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Words & Ideas: City vs Bush

Sheila Drummond Memorial Lecture: How do we keep city and bush together in the 21st century?

Panel Discussion and Q&A with George Megalogenis, Don Watson & Sally Warhaft

This event is made possible by Keatings Real Estate.

City versus bush. It’s one of Australia’s oldest divides, reflecting two very different ideas of who we are as a people. How do we build a bridge between the two in the 21st century when our cosmopolitan capitals and parochial regional towns and country areas have never been further apart in terms of age, ethnic make-up, income and cultural outlook?

Sally Warhaft will chair a discussion with Don Watson, a country boy who lives in Melbourne and George Megalogenis, who left Melbourne just once, to work in Canberra.

George Megalogenis is an author and journalist with more than three decades’ experience in the media, including 11 years in the federal parliamentary press gallery.

He is the author of five books, including The Australian Moment which won the 2013 Prime Minister’s Literary Award for Non-fiction and the 2012 Walkley Award for Non-fiction, and formed the basis for his three-part ABC documentary series Making Australia Great. He also wrote and presented the documentary tribute to former Australian prime minister Malcolm Fraser, Life Wasn’t Meant To Be Easy which aired on the ABC in the same year, 2015.

George’s other books are Faultlines, The Longest Decade, Australia’s Second Chance, and Balancing Act, which contains his first two Quarterly Essays, No. 40: Trivial Pursuit – Leadership and the End of the Reform Era and No. 61: Balancing Act – Australia Between Recession and Renewal. His most recent book is The Football Solution, and his most recent Quarterly Essay is No 82: Exit Strategy – Politics After The Pandemic.

Among the newspapers he has written for are The Australian, The New York Times and, since 2020, The Age and Sydney Morning Herald.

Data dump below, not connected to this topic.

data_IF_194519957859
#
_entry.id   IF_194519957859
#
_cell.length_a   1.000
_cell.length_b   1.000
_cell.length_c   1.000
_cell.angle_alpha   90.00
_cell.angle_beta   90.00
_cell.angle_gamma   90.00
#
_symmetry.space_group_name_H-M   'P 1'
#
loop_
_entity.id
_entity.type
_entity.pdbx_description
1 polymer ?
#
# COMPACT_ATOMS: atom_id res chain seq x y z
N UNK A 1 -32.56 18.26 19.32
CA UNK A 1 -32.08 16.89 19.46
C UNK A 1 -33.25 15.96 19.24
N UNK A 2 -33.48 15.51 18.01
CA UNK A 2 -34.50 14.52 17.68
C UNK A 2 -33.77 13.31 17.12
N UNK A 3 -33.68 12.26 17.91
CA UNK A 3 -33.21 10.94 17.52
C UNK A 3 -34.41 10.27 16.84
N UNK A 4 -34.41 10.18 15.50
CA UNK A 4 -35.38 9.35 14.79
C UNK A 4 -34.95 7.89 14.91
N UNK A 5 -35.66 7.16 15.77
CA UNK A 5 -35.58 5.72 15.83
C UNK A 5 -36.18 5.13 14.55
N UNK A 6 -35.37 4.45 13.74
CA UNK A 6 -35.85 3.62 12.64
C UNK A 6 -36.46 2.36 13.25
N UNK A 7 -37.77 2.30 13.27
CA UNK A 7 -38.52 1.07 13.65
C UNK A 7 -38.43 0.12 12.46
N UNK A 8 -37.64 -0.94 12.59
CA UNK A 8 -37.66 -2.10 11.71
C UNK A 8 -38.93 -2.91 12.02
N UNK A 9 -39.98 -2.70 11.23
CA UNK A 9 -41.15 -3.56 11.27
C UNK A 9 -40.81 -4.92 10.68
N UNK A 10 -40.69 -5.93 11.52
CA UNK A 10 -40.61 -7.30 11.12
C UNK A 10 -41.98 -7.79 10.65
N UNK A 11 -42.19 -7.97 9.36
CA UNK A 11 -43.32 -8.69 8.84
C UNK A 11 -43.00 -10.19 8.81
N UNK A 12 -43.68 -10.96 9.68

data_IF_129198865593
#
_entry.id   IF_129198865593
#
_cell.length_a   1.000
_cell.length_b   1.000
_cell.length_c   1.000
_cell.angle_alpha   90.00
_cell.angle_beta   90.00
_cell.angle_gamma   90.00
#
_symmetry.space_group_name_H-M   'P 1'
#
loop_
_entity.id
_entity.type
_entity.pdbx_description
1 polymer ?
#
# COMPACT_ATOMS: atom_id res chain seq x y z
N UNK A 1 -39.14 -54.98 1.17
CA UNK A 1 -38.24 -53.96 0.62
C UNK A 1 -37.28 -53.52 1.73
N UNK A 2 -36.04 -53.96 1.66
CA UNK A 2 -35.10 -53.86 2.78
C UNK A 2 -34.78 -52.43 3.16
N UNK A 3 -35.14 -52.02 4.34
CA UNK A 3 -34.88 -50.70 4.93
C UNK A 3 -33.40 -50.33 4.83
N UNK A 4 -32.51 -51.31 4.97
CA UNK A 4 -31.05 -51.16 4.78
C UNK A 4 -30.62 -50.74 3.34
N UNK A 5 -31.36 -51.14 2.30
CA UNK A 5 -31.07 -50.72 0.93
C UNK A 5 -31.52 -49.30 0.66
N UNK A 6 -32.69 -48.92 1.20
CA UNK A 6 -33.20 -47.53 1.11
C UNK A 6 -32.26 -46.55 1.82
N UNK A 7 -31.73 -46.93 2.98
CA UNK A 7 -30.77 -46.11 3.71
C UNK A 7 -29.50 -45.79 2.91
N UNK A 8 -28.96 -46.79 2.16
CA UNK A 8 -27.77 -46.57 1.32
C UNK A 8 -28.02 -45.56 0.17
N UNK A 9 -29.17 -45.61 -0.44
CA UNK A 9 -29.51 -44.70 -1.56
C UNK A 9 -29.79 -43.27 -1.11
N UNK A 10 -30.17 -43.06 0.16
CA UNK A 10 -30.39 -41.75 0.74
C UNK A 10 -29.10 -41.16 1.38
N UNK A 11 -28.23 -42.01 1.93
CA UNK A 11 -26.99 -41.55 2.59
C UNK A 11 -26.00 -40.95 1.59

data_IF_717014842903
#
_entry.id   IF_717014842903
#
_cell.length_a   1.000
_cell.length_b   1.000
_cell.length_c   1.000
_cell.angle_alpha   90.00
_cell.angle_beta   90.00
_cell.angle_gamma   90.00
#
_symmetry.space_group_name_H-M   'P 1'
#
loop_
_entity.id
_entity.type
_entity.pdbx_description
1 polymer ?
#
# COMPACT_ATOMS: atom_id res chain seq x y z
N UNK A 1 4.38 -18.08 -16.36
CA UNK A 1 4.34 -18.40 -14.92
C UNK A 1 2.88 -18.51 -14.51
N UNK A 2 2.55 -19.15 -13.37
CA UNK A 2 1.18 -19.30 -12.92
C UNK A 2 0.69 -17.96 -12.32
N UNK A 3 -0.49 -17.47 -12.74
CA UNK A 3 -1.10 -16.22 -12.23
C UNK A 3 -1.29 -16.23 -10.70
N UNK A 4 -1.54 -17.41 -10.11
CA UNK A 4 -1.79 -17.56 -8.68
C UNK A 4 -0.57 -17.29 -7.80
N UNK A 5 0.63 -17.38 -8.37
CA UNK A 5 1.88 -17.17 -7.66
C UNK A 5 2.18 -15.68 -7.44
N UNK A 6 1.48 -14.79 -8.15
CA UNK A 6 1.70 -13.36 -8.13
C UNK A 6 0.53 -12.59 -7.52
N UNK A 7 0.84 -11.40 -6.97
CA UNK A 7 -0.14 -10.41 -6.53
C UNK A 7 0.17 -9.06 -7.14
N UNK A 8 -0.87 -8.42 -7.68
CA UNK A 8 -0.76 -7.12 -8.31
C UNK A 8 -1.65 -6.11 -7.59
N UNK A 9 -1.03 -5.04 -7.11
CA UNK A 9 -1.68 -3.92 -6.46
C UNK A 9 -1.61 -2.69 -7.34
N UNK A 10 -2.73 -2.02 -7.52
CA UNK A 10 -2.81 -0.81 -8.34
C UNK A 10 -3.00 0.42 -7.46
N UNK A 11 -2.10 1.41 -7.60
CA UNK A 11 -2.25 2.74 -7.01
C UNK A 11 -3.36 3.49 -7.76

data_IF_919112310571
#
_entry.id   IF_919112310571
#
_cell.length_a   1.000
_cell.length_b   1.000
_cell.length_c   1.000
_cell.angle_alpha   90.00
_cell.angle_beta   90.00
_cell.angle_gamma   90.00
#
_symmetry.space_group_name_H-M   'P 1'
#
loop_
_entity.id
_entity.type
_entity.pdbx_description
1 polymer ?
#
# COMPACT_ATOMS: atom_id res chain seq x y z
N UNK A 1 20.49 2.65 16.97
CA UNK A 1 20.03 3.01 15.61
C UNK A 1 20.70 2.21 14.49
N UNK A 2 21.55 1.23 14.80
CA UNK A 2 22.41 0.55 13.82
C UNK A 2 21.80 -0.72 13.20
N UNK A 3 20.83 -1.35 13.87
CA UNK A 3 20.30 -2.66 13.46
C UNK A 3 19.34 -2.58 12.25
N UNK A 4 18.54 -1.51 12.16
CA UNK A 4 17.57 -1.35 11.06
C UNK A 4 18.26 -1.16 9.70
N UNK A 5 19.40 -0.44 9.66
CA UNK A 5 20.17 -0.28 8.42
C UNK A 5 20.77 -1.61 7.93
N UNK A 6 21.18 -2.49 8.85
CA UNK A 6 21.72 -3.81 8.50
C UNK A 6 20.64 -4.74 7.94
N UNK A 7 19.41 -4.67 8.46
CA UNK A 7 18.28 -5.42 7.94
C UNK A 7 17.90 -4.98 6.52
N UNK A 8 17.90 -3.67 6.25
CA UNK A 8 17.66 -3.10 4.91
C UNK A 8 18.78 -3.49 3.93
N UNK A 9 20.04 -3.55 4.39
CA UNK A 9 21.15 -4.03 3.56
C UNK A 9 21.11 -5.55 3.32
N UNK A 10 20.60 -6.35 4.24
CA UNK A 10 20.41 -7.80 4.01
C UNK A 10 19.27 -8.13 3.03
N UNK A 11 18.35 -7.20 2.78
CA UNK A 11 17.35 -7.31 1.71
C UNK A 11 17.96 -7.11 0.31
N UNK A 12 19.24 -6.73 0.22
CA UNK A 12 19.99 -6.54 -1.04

Sally Warhaft is a Melbourne interviewer, anthropologist and writer. She is the host of The Fifth Estate, the Wheeler Centre’s live journalism series, and a former editor of The Monthly magazine. Sally is a regular broadcaster on ABC radio. Her bestselling book is titled ‘Well May We Say: The Speeches that Made Australia’.

Don Watson, writer, is an authority on aspects of Australian history, culture, politics and language. Educated at La Trobe and Monash universities, he was an academic historian until 1983, publishing Brian Fitzpatrick: A Radical Life in 1979 and both The Story of Australia and Caledonia Australis in 1984. Throughout the 1980s he wrote political satire, particularly for the actor Max Gillies, and speeches for the Victorian premier, John Cain. Since then his serious and satirical writing has appeared in most of Australia’s major journals and newspapers and on television, radio, stage and screen. He joined Paul Keating as speechwriter in January 1992 and stayed until his fall in 1996, gaining a reputation as a speechwriter without peer through efforts such as the ‘Redfern Speech’ of 1992. His biography of Keating, Recollections of a Bleeding Heart (2002) won the National Biography Award, the Courier-Mail Book of the Year Award and the Age Book of the Year Award. He has since published Death Sentence: The Decay of Public Language (2003) an attack on the progressive obfuscation of language by politicians and the media, and Weasel Words: Contemporary Clichés, Cant and Management Jargon (2004).

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